JIS News

The U.S. Agency for International Development (USAID) is reviewing proposals to help it carry out its latest economic development strategy for Jamaica, a five-year joint initiative whose stated, primary goal is to “improve the education of targeted Jamaican youth.” The agency began soliciting proposals in late May, and has set a July 15 deadline for proposal submissions.
Among the many segments of the USAID plan – which is formally known as the Sustainable Development Strategy for Jamaica 2005-2009 – are initiatives to get parents more involved in their children’s school systems, to reduce violent and disruptive behavior of young men, and to increase government accountability to control corruption.
While the buzz phrase for the overall initiative is, “Transformational Change to Accelerate Sustainable and Equitable Growth In a More Competitive World,” closer inspection of the USAID strategy reveals an overarching policy objective of shoring up defenses against what the Bush Administration views as a potential hole in the United States’ “Third Border.” Similarly, while the explicit policy goals are to bolster literacy rates and reduce violence – which no doubt are admirable humanitarian aims that can greatly benefit Jamaican society – the implicit goal is to keep Jamaican drug traffickers and HIV/AIDS sufferers in check as a matter of U.S. national security.
“The large number of U.S. citizens of Jamaican origin, the country’s proximity to the United States, and its importance as a U.S. tourist destination mean that joblessness, the HIV/AIDS epidemic, drug trafficking, environmental degradation and recurrent natural disasters can directly affect the United States’ national interests,” the document says.
This policy document includes a brief section emphasizing the need to strengthen the role of the media, a measure designed to help achieve the plan’s anti-corruption goals. It refers to “possible support” for efforts to remove or modify legal structures such as Jamaica’s present defamation law, “which act as deterrents to the serious development of investigative journalism,” the Plan Jamaica document says.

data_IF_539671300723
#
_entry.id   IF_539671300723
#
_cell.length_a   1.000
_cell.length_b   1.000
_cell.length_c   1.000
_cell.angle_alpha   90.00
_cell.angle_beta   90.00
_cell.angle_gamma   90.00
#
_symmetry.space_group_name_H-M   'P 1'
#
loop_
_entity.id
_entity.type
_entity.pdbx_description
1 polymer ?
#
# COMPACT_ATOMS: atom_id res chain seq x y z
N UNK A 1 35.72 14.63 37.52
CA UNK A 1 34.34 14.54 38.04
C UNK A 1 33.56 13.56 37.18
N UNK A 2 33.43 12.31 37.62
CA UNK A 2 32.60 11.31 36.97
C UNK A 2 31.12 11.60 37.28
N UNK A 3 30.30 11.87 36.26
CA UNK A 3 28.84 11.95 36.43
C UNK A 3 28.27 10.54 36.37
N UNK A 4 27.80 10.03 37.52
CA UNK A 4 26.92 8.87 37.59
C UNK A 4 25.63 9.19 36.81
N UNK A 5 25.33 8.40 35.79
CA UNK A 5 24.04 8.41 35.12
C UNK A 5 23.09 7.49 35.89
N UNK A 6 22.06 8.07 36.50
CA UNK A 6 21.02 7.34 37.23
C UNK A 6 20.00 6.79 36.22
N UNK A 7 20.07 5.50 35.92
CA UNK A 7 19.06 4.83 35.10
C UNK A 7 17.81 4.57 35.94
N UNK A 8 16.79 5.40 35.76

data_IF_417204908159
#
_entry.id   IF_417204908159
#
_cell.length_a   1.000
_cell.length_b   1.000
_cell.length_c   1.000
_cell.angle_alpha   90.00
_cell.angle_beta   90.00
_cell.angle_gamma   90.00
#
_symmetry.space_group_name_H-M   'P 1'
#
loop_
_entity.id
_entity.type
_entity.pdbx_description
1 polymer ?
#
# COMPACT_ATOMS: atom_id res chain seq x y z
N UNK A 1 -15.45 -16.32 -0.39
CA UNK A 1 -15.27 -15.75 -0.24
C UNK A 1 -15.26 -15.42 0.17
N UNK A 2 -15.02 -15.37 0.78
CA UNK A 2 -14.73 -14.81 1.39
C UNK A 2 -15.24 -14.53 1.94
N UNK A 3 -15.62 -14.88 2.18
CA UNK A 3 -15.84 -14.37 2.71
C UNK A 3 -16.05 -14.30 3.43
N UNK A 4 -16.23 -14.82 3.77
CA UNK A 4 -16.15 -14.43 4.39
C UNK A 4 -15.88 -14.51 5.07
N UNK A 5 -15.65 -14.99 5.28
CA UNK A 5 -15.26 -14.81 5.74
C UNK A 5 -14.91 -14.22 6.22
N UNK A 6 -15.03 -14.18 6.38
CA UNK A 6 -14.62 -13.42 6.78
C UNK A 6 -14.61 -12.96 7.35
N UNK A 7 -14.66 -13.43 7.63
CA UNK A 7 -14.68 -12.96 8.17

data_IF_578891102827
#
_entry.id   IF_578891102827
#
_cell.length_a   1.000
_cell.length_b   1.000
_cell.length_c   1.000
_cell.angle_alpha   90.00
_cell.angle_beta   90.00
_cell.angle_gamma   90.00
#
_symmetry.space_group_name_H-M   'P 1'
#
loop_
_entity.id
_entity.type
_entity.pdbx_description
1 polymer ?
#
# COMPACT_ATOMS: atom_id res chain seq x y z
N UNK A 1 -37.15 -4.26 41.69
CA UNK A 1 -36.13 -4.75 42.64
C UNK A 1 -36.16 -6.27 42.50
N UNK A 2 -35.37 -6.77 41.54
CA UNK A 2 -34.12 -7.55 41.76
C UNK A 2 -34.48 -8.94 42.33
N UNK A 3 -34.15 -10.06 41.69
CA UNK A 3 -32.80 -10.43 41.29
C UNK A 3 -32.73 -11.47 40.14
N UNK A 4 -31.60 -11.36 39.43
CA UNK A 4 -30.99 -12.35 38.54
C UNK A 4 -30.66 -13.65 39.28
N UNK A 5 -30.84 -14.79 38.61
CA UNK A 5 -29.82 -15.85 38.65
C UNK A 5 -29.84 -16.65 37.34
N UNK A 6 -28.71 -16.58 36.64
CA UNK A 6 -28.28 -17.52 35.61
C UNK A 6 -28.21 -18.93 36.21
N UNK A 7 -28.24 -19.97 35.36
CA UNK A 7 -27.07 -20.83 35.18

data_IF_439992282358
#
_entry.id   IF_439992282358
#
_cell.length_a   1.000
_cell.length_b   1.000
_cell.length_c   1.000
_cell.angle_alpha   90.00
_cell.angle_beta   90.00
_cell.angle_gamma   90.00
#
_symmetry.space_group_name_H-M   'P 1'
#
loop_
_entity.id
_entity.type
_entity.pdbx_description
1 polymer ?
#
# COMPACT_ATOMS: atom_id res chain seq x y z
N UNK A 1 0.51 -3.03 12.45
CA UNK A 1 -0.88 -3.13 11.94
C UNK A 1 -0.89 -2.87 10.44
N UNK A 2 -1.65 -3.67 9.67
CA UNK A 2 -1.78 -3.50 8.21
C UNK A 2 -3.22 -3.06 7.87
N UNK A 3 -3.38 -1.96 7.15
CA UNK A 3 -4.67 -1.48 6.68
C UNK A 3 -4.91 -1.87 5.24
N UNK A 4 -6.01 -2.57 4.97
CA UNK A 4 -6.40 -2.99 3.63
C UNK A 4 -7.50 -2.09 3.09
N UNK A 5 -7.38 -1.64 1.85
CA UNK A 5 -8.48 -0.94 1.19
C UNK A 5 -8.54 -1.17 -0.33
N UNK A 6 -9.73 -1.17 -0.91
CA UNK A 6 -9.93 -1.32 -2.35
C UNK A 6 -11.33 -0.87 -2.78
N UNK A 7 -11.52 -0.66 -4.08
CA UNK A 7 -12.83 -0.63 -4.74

The media support element would be part of a larger effort to strengthen civil society organizations and “watchdog” groups such the Auditor General and Contractor General. A corresponding element of this effort is the promotion of “good governance” across all levels of Jamaican government.
“Deep partisan divisions dominate the electoral process, which frequently has been marred by violence, intimidation and fraud,” the strategy document says. “Political tribalism is manifest in “garrison” communities, where powerful local ‘dons’ wield power and undermine legitimate authority.” (CO-EDITOR’S NOTE: Fortunately, the executive branch of the U.S. government serves as a Beacon of Light representing partisan cooperation, integrity in elections, and has an obvious disdain for “violence, intimidation and fraud,” or else the citizens of Jamaica might not take this part of the initiative seriously).
Corporate sponsorships, in addition to enhanced civic participation in local school affairs, are among some of the approaches advocated via Plan Jamaica to improve the nation’s educational system.
Education will be improved by engaging private sector resources at the corporate and civic levels through corporate school sponsorship, education foundation funding and national education system assistance at the local school level. The direct engagement and exchange of ideas with people in the business world will bring multi-dimensional advantages, including better appreciation of the role of education by the private sector and better understanding of the entrepreneurial imperatives among educators and students.
Despite the corporate sponsorship angle, it hasn’t been independently confirmed whether Kingston Tech will be consider changing its name to the Alcoa Bauxite-Alumina High School, or whether Kingston Intermediate will offer naming rights in exchange for a new moniker, such as Tommy Hilfiger Sweatshop Elementary.
The proposed funding level for the five-year plan is $90.0 million, or $18 million annually, although USAID says the “optimal, and preferred, funding level” would be $107.5 million, or $21.5 million annually. The higher funding level would have “a greater impact on rural development; fiscal and macroeconomic adjustments; slowing the spread of HIV/AIDS, especially through work with NGOs; combating corruption, and strengthening civil society,” USAID claims.
Numerous other governmental and private sector donor-groups also contribute significant resources to development in Jamaica, the strategy points out. Among the bilateral donors, CIDA [Canadian International Development Agency] and DFID [U.K. Dept. For International Development] both have substantial programs that complement USAID’s in several areas. CIDA’s new strategy will provide $30-34 million over five years, with good governance the lead programming priority. DFID anticipates about $8 million per year for its Jamaica program, which emphasizes working with other donors and partners to reduce poverty. The European Union plans to provide $91 million for private-sector capacity building and finance, budget support including security and youth programs, and road maintenance and upgrading.
Several UN agencies, such as UNICEF, are also active in Jamaica. UNICEF has committed $3 million for its programs, which USAID says “closely complements its adolescent health and education activities.”